Yorkshire news Di Canio bust-up, van der Sar and Rangers - Wes Foderingham's story MetiNews.Com
MetiNews.Com - The goalkeeper was Chris Wilder's first signing ahead of the 2020-21 season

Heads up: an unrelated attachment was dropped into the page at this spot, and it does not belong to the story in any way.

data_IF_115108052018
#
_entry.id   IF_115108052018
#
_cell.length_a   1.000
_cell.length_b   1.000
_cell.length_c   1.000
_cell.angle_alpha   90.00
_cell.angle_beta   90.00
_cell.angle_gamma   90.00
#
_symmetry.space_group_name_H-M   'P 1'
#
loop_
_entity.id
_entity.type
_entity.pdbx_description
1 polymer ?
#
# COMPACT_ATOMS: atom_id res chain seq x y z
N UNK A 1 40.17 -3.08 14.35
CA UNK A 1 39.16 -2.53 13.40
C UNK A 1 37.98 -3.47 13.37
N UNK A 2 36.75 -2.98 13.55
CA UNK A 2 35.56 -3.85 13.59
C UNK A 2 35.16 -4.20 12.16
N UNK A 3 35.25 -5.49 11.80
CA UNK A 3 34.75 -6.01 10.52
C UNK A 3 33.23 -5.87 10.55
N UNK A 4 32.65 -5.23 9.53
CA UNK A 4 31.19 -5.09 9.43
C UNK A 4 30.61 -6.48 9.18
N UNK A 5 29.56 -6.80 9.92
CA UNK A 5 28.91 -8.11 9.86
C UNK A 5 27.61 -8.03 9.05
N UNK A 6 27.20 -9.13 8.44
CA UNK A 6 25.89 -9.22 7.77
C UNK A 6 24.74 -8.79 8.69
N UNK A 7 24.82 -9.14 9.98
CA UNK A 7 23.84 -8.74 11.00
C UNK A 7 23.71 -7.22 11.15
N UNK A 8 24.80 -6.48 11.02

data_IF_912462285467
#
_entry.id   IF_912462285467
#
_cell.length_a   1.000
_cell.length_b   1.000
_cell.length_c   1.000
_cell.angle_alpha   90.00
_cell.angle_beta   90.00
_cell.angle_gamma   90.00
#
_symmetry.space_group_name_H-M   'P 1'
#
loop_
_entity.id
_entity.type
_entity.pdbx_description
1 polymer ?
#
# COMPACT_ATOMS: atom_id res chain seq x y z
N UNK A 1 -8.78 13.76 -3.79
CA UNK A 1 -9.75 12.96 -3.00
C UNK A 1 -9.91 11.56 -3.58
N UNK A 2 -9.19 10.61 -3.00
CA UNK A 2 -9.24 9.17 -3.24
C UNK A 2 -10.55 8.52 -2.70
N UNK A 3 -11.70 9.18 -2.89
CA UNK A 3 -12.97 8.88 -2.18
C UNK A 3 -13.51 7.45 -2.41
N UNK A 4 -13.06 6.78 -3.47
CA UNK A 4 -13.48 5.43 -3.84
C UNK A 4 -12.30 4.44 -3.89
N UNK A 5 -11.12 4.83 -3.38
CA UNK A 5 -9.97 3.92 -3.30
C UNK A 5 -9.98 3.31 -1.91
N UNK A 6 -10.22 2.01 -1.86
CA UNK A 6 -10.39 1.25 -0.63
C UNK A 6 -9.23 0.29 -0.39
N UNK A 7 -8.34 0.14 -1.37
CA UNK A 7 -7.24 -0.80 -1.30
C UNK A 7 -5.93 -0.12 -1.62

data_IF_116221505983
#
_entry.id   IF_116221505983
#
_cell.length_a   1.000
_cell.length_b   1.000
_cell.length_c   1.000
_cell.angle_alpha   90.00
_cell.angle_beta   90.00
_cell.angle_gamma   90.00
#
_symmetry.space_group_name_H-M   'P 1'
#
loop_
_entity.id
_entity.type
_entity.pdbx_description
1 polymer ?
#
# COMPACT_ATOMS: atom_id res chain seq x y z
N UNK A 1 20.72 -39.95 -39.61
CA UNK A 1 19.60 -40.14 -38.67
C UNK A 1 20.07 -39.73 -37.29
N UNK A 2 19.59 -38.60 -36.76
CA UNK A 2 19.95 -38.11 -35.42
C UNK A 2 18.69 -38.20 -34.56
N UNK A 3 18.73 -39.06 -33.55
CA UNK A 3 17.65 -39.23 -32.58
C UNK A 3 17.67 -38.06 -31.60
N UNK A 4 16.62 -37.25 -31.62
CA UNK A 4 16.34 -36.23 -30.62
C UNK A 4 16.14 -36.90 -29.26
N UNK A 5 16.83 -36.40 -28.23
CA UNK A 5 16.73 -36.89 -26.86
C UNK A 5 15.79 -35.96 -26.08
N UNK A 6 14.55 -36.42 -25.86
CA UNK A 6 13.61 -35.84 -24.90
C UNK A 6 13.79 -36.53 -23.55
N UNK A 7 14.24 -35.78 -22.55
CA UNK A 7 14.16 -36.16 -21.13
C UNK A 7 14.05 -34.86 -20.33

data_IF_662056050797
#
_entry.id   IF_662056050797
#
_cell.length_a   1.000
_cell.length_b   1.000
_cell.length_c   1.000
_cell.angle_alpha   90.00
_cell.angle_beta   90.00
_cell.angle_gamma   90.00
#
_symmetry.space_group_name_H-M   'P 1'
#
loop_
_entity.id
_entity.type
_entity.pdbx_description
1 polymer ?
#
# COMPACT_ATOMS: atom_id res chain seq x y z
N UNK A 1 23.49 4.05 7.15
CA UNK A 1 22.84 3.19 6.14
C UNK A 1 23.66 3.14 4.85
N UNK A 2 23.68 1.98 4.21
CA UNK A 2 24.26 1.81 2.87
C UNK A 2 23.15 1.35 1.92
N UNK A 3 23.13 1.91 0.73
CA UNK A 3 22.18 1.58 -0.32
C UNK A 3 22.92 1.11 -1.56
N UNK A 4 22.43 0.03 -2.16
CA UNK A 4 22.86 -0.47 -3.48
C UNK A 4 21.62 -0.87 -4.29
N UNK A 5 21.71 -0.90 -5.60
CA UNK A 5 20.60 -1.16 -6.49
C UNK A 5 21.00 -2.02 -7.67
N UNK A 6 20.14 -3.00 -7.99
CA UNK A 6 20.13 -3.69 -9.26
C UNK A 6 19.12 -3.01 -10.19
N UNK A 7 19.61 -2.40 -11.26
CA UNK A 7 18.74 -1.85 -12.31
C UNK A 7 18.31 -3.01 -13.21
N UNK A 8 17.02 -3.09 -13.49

Breaking News ! From growing up around knife-crime in London and training in the shadows of Edwin van der Sar when a teenager at Fulham, to bust-ups with Paolo Di Canio and playing in front of 50,000 fans at Ibrox, it's fair to say Wes Foderingham has had quite a colourful career. The goalkeeper became Chris Wilder's first signing ahead of Sheffield United's 2020/21 campaign and it's been quite a journey to get to the Premier League. The 29-year-old has arrived on a free after the expiry of his contract with Glasgow Rangers in a move described by Chris Wilder as 'too good to turn down'. One of the many characteristics that the Blades manager looks for in a player is a strong mentality and that is something he will not have spent too long on when doing his research into his new arrival. He didn't begin his career as a goalkeeper. Like many who find themselves between the sticks, he started as an outfield player but when his junior team were without a keeper one morning, he volunteered. He impressed that much that his coach kept him in goal and he remained there, impressing sufficiently on the Sunday pitches in West London to catch the eye of a watching Fulham scout. The interest was welcome, with a young Wes growing up in an area where knife crime was at its highest point. "I grew up in Shepherd's Bush," he told former Swindon team-mate Si Ferry on the OpenGoal podcast. "It's a decent area now, not bad at all, but back when I was young it was terrible, someone getting stabbed every other weekend. It wasn't great at all. "They had the highest number of knife deaths at one point when I was at secondary school but I had a decent group of friends and stayed close with them." He joined Fulham as a nine year old at a time when they had a host of good keepers on the books, none more so than the Manchester United and Holland number one Edwin van der Sar. "When I first went to Fulham it was van de Sar in goal. I was starstruck. The first time I met him I was walking through the physio room and he was there, he was massive, just unbelievable I really looked up to him. He was great with the young players. "There were some great keepers there - Casey Kellar, Antti Niemi and Mark Schwarzer, all top guys. "It was around the time they got to the Europa League final that I was more involved in the first team." Having also featured for England at under 16, 17 and 19 levels, Foderingham, who last year became a dad, was progressing well. However, with such a large goalkeeping department, it was felt his path to first team football would be best served if he moved away from the club he had spent the last 10 years at. Crystal Palace offered him the chance to take the next step in his career and loans spells at Bromley, Boreham Wood, Histon and Swindon proved valuable experience. "The best thing you can do as a young goalkeeper is to go out and play games," he said. But it was that final loan spell during the 2011-12 season with League Two Swindon under then manager Paolo Di Canio that helped make him the man he is today. He joined on a short loan until January but impressed the Italian. He played 15 times and kept nine clean sheets, conceding just six goals and those performances prompted Di Canio to convince the Swindon board to make his loan a permanent. A undisclosed fee was agreed with Palace and he became a Swindon player, signing a two-year contract until 2014. He was a pivotal member of that title-winning team that romped home with 93 points. Read More Related Articles Chris Wilder wants more from his Sheffield United players next season but has a warning over expectations Read More Related Articles Sheffield United's Chris Basham joins Liverpool trio in Premier League defence of the season But it was a tough education in league football under Di Canio. "You were in seven days a week. "We got to the point where we started counting the days when we didn't have a day off. We had a decent run in the cups as well as in the league, so we were playing midweek, weekend, midweek and it got to the point around 63 days before we had a day off. "It was mental, but somehow it worked because we kept winning. "We put together this run of win, win, win, win, win and then we lost a game to Macclesfield in the FA Cup and he's fuming. So he's gone 'next day in, 6am'. "We watched the full game and then he gets his folders out on the computer. "After a game he would click on those folders and he would have everybody's name, from keeper right down to all the boys who came on. If you had more than six video clips in your folder you knew you were getting absolutely hammered. "To be fair, we kept a lot of clean sheets and I didn't do much wrong but there was one game in particular, Oxford, we lost and I made a mistake for one of the goals so I knew he was going to go for me. "I am used to seeing just two or three clips under my name, so on this occasion he clicks on my name and I see about eight clips and I think 'oh no'. Wes Foderingham for Swindon up against Ryan Flynn during the first leg of the League One play-off semi-final at Bramall Lane. (Image: Laurence Griffiths/Getty Images) "He says 'Wes, play'. He presses play and one of the clips I have come for a cross and not got there and he is just making all these sound affects of tuts and sighs and he says 'it's not possible, it's not possible. "Then the goal. It was one of those crosses where it gets drilled in quite low and you have to come out with two fists like Superman and try and punch it clear, I have missed and they have got their head on it and scored. He shouts 'ahh, pause!' and he hits the pause button. "You are a ******* Subbuteo keeper. How can we win when we have a ******* Subbuteo keeper. I am trying not to laugh, sat with my bottle in front of my face, but there were a few occasions where he caught me laughing and he would say 'Wes, no laughing'. I think he liked me so I got off quite lightly." However, there was one game in particular that will always be mentioned when Foderingham talks about his time at the County Ground. Swindon travelled to Preston for a League One clash early in the season following their promotion the previous year and after conceding two goals in the opening 10 minutes, he was substituted on 21 minutes and it led to a furious bust-up with Di Canio. So embarrassed and upset at the decision to bring him off, Foderingham was 'furious' and sent a tirade of foul and abusive language in his manager's direction and ripped a dressing room door off its hinge. He picks up the story. "I've made a mistake for the first goal, a clearance blocked and the striker's stuck it in the empty goal. I've looked over out the corner of my eye and Paolo is waving his arms around all over the place.